by Scott Bradley
by Scott Bradley
The spiritual authenticity of any teaching is, I believe, in inverse proportion to its prescriptive character.
A prescription is something applied from without. Yet authentic spirituality arises from within.
The Zen masters prescribe that we should look within ourselves to find Reality for ourselves. And they feel shame at having to do so. Yet, as some suggest, they soil themselves on our behalf. They speak. Like Zhuangzi, they utter "reckless words". Such is the nature of the human experience. We must make messes. And if words are rat turds in the soup, they are also the only way of offering the bowl to other hungry hearts.
But these masters also knew when to stop. Knowing when to stop is, for Zhuangzi as well, a core requirement for both one's own development and assistance in the development of others.
Imperatives always imply a prescription. Do this. Don't do that. This is contrary to the spirit of authentic self-realization. Yet sometimes we must make a mess. And sometimes we must understand that a mess has been made for our benefit, and see imperatives as suggestions, mere pointings.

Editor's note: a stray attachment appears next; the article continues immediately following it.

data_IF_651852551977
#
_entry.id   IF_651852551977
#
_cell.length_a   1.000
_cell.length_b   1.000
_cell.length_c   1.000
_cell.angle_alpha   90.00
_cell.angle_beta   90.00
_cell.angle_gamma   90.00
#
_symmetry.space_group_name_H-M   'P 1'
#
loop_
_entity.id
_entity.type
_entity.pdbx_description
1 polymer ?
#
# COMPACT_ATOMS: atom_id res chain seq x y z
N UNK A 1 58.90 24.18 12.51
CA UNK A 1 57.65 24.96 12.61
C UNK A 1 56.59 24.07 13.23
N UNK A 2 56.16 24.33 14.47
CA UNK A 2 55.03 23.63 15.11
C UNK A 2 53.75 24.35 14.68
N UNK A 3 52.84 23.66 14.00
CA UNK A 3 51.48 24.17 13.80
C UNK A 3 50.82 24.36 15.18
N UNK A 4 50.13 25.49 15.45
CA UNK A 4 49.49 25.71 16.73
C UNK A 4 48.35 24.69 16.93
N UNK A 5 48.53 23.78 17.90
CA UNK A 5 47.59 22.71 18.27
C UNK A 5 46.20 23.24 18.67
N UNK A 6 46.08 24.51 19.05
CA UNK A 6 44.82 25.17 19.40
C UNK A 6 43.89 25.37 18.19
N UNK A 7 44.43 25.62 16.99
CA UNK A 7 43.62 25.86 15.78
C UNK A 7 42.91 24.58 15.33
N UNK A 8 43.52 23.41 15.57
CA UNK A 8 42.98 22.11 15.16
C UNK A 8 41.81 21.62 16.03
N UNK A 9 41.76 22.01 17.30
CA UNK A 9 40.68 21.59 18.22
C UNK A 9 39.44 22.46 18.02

All dogma is prescriptive. This is the Truth. This is the Way. Yet it is to where there are no dogmas that we wish to go.
All religions are prescriptive. Buddhism is prescriptive. Indeed, the Four Noble Truths are presented in a classic diagnostic form: this is the symptom (suffering), this is the disease (existence), this is the cure (nirvana), this is the medicine (the Buddhist way). Perhaps these religious prescriptions can be skillful means, necessary messes. Mostly they are just obstructions.
Can you think for yourself? Can you find your own way? Can you stand on your own and make your own destiny? This is authentic spirituality. And my contributive rat turd.
You can check out Scott's other miscellaneous writings here.